At least one other study debunked the idea that men are better drivers than women are. Researchers at Johns Hopkins University found that female drivers were involved in slightly more crashes then men, but the difference was not all that great -- 5.1 crashes per million miles driven for men, compared to 5.7 crashes for women.
Age, in various studies, appears to be a more important issue than gender. Teenage boys start off badly, according to the Johns Hopkins study, with about 20 percent more crashes per mile driven than teen-age girls. Between the ages of 20 and 35 males and females are equally at risk of being involved in a crash, and after age 35 female drivers are at greater risk than males.
Other research has found that many factors, including gender, contribute to traffic accidents, especially those resulting in injuries. A Purdue University study found, for example, older men and women are much more likely to die from traffic injuries than younger persons, regardless of gender.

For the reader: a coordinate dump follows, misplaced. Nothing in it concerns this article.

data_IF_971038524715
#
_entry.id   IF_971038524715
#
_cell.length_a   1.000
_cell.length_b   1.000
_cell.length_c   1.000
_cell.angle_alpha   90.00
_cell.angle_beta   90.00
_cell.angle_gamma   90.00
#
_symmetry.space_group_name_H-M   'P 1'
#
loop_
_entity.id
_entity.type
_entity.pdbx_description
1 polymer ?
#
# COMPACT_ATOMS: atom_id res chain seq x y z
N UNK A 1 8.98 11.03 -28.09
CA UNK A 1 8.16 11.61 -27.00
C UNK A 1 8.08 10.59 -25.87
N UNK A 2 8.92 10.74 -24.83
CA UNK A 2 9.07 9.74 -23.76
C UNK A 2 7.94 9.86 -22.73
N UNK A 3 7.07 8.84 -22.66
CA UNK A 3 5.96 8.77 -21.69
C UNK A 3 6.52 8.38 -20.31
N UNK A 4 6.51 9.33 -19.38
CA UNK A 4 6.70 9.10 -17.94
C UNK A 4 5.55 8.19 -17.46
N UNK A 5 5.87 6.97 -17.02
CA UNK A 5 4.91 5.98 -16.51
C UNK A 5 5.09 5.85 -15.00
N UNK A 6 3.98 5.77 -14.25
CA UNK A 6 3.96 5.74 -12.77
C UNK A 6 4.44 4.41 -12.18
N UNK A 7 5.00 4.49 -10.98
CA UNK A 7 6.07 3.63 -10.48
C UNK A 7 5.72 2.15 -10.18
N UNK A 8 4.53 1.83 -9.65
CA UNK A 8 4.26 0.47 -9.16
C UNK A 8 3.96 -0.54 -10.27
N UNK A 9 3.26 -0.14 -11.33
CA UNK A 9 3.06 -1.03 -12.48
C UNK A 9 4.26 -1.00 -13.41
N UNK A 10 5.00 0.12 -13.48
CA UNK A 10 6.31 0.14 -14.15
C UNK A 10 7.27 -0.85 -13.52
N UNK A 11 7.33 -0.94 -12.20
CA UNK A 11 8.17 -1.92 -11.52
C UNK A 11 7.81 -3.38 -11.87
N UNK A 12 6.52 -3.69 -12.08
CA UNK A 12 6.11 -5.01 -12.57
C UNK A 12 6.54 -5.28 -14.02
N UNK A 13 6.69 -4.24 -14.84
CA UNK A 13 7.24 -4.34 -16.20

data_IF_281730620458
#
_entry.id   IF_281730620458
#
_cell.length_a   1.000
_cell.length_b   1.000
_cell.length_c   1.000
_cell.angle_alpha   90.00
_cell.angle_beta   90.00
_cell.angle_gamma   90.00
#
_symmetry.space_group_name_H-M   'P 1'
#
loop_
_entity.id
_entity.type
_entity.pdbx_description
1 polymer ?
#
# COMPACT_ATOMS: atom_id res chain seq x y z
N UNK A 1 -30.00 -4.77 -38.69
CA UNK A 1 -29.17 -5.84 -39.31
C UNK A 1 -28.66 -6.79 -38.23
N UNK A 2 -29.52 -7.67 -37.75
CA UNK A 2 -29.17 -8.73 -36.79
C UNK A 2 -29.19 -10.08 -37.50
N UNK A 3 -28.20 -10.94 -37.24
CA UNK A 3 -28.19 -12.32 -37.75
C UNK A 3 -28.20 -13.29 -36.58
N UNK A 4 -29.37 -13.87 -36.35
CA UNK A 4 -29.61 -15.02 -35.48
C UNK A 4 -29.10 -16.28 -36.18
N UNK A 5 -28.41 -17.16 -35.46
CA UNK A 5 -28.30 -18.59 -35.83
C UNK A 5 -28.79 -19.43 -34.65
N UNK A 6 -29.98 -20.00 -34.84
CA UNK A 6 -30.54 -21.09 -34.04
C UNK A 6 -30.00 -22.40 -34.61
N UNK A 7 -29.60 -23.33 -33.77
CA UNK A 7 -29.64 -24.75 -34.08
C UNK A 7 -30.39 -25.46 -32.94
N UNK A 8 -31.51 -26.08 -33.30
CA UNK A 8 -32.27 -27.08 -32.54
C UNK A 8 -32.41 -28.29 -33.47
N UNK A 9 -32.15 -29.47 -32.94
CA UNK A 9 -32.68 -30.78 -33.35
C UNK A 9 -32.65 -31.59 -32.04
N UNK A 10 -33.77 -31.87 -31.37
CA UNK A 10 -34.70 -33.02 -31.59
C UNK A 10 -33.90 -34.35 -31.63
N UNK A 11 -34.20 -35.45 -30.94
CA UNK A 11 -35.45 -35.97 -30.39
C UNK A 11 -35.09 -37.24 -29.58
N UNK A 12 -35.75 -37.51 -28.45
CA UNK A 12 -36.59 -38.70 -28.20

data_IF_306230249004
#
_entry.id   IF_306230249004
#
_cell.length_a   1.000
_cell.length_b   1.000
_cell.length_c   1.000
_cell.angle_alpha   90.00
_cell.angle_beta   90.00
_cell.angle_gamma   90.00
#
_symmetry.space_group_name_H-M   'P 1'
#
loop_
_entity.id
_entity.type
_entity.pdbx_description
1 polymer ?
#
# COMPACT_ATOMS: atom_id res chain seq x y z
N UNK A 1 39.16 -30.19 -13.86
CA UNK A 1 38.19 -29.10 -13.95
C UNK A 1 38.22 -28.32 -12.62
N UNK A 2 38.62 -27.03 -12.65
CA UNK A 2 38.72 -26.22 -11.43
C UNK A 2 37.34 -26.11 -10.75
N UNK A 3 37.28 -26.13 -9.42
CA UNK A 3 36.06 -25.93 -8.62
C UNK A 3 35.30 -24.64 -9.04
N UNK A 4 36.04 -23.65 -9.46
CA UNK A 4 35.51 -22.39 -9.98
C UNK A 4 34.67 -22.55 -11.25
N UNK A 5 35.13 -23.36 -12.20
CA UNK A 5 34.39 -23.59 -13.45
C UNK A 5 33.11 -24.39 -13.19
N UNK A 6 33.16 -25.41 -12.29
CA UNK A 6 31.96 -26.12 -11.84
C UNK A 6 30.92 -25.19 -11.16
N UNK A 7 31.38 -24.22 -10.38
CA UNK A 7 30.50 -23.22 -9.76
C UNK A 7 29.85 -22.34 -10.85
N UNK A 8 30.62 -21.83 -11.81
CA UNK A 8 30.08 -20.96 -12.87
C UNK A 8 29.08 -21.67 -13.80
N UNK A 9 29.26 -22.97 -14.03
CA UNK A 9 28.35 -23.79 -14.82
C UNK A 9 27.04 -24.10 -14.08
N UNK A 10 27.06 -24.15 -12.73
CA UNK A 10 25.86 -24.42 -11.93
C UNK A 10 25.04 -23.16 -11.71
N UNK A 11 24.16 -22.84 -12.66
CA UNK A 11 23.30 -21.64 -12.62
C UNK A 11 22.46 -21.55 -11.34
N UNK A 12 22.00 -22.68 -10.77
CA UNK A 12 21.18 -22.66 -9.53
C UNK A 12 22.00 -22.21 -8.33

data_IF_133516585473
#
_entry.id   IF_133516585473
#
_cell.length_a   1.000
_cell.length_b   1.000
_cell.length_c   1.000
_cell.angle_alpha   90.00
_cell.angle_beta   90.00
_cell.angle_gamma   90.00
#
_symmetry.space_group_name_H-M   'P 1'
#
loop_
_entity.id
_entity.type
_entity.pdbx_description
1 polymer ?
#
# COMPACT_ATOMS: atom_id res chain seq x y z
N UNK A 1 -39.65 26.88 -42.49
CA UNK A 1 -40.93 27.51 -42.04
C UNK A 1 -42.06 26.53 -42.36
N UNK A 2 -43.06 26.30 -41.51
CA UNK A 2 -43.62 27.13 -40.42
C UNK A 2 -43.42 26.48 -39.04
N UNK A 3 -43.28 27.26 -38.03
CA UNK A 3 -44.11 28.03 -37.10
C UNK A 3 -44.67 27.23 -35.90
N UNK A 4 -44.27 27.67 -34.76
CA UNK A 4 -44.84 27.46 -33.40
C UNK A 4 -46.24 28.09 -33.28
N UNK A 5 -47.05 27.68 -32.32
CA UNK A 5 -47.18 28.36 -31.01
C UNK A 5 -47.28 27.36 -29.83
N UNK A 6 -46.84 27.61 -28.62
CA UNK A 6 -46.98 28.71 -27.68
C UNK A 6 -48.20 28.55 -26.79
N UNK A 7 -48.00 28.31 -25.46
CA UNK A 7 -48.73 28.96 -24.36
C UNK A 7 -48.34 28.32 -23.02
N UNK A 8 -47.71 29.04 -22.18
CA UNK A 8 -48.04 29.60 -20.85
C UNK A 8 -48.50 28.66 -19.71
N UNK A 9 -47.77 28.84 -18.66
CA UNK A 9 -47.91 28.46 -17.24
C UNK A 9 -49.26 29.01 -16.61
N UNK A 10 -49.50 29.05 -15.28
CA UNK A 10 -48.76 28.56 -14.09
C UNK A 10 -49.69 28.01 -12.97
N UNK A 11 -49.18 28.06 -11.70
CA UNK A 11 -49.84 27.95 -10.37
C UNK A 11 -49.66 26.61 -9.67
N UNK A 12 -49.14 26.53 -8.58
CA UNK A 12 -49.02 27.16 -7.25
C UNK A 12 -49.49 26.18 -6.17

And according to another study just released by Sivak and Schoettle, just driving in a state other than the one in which you live can be deadly. They looked at fatal accidents in all 50 states and found a huge difference in the number of fatal accidents involving an out-of-state driver.
"There is a wide variability across the 50 states in the percentage of all drivers involved in fatal crashes who were out-of-state drivers, with a minimum of 5.0 percent in California to a maximum of 41.2 percent in Wyoming," that study concludes.
Why? Perhaps the vast plains of Wyoming lend themselves to higher speeds than the jammed freeways of California.